But that’s only the beginning. What do we do with scientific theories that have been advanced without experimental confirmation? For example, string theory in physics and various hypotheses in cosmology.
In fact, many scientific discoveries begin with unproven hypotheses. Better not mention them!
And what about mainstream media? In one recent news report after another (Skripal poisoning, chemical weapons attacks in Syria, the falsified murder in Ukraine of an anti-Putin journalist, not to mention the responsibility for firing a missile that shot down a Malaysian airliner in July 2014), there is a big difference between the Western version of the facts and that which prevails in Russia, Malaysia, Syria and much of the non-Western world.
A Mental Border with Russia
Instead of Pascal’s “truth on this side of the Pyrenees, and error on the other side”, we would be establishing “truth on one side of the Mediterranean, error on the other”. Or rather, truth exists up to the Eastern border of NATO, with error on the other side. This is no way to advance toward universal understanding. The only way to resolve our differences with the rest of the world is free discussion. Inasmuch as the law against fake news seems to be designed mainly to counter what Western governments describe as Russian propaganda, there is a strong likelihood that it can only enforce the mental border between us and the Russians.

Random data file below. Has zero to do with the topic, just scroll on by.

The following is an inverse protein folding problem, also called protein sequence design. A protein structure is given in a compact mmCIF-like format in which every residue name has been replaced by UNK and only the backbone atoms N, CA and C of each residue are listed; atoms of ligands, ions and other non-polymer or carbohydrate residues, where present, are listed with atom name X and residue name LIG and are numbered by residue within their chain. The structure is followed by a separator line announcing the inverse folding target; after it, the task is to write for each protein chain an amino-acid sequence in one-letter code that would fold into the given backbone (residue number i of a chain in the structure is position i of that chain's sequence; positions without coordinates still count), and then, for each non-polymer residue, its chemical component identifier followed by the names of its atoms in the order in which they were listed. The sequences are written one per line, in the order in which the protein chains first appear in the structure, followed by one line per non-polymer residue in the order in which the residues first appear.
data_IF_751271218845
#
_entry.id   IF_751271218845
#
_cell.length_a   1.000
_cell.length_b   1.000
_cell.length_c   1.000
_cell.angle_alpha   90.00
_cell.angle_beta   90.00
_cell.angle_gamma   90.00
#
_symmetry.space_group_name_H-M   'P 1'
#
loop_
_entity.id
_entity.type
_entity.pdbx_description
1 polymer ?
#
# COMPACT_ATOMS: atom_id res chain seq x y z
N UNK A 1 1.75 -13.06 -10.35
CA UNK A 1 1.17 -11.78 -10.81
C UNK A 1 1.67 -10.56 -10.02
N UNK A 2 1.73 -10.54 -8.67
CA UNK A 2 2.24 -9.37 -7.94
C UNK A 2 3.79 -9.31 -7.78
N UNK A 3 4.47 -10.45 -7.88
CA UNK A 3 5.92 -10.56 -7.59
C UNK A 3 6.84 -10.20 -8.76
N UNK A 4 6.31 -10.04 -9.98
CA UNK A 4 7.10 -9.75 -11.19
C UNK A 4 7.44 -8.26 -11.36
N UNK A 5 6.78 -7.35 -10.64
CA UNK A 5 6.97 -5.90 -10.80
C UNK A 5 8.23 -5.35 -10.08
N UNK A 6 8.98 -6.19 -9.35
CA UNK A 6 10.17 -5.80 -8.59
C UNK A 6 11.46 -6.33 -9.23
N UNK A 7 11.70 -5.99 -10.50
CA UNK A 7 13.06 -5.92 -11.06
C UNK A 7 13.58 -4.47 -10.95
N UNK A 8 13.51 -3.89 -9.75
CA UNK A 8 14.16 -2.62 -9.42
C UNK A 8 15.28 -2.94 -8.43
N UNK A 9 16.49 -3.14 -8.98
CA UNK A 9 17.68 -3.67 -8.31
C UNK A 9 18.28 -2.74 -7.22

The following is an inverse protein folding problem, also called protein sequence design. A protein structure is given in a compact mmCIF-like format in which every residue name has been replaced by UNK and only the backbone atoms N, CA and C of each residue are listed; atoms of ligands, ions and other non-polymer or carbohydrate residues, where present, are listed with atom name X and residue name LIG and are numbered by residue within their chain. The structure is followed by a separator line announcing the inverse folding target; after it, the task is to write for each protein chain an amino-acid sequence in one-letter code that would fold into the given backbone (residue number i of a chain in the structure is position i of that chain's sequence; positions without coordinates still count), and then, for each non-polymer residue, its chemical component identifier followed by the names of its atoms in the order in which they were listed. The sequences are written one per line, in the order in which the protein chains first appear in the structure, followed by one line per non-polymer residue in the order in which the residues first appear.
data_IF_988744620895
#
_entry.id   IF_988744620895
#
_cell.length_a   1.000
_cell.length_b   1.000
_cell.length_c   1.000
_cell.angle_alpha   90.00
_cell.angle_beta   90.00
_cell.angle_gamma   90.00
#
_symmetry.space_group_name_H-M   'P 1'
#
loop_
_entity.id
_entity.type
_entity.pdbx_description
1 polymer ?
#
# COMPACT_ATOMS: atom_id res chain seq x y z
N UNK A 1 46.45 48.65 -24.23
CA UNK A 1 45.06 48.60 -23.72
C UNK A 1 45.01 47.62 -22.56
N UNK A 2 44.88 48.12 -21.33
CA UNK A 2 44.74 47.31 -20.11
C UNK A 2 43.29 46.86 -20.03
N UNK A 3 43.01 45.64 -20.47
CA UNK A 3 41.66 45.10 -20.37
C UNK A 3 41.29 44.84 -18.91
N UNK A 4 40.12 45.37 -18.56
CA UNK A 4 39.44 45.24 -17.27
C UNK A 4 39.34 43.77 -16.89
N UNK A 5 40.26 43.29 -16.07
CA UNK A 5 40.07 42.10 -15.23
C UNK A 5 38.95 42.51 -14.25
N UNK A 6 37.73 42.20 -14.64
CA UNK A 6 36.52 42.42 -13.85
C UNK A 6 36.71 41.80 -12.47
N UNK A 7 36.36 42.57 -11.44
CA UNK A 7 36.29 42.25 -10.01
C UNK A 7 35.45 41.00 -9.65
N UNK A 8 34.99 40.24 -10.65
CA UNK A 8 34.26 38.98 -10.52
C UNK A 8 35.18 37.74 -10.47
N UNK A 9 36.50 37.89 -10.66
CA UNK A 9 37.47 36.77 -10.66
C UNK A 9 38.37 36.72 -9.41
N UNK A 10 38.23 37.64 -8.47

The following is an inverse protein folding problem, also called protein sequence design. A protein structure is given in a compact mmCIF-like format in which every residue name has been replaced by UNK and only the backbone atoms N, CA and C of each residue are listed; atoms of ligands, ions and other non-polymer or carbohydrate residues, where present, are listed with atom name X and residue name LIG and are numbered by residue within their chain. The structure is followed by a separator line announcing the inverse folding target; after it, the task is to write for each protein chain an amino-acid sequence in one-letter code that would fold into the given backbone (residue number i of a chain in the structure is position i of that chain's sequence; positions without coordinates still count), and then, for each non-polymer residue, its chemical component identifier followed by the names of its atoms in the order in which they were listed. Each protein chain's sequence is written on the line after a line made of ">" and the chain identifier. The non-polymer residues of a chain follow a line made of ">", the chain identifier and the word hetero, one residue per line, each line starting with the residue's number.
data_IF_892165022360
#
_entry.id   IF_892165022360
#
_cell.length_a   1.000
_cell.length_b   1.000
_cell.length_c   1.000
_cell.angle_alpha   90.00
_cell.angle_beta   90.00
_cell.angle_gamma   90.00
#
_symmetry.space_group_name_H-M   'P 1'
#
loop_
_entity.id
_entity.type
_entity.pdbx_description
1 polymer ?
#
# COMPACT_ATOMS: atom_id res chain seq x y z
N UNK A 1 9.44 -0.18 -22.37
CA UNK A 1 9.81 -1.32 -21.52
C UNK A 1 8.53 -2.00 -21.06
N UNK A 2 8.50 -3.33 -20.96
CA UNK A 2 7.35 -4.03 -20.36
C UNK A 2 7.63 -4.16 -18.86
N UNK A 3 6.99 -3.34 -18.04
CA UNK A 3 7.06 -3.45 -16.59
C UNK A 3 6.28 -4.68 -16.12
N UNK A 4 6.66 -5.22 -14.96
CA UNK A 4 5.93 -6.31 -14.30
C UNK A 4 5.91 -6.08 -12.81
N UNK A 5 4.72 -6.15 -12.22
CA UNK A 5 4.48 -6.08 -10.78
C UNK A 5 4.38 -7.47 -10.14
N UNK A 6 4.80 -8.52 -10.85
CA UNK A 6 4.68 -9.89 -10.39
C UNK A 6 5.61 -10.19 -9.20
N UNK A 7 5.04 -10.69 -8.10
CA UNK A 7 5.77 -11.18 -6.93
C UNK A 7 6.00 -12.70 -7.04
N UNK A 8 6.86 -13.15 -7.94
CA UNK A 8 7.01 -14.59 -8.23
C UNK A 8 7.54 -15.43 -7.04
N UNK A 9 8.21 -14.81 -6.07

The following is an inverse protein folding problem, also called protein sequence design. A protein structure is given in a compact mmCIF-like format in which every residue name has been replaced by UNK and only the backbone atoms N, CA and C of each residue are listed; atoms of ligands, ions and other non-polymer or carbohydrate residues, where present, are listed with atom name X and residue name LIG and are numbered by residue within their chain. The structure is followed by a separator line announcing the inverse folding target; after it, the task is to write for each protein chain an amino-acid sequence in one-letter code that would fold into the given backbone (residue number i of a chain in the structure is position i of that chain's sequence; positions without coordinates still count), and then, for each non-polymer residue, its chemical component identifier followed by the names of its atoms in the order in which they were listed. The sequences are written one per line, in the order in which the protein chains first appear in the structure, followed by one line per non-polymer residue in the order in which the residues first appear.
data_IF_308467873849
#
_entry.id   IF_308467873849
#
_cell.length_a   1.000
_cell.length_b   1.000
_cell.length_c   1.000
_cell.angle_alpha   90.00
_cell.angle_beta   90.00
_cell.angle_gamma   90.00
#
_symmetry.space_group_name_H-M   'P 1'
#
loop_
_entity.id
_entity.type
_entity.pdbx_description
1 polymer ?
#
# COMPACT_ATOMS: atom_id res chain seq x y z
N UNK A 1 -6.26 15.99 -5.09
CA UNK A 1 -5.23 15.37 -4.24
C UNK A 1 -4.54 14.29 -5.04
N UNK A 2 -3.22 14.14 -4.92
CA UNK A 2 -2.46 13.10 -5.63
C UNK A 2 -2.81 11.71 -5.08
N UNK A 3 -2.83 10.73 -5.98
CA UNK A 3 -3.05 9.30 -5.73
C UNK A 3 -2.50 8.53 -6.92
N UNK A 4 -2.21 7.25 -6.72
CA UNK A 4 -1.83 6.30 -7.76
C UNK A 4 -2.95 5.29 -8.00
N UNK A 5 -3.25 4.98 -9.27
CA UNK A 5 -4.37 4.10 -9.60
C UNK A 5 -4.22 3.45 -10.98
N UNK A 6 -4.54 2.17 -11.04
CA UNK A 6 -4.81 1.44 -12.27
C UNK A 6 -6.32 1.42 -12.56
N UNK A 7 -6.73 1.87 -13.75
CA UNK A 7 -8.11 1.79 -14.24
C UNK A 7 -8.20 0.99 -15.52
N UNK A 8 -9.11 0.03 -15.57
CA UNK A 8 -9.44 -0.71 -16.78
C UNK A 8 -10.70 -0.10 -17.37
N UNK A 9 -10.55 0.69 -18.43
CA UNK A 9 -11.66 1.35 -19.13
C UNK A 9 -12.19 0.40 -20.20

When the independent journalist André Bercoff simply raised a couple of questions concerning anomalies in reports of the amazing rescue by Mamoudou Gassama of a child hanging from a Paris balcony, his own colleagues instantly condemned him for “provoking doubts” and engaging in “conspiracy theories”. The official regulatory agency, the Conseil Supérieur de l’Audiovisuel, hastened to open an investigation… of Bercoff. President Macron had invited Gassama to the Elysee Palace, offering him French citizenship and making the event an exemplary national legend. Thus sacred.
It is an odd sign of the times to reproach a journalist for asking questions. Leaving aside the rescue incident, raising questions used to be considered a primary function of journalism. If it is better to let ten guilty persons go free than to imprison one innocent man, in terms of rational scientific method, it is better to have ten extravagant doubts than one unchallengeable dogma.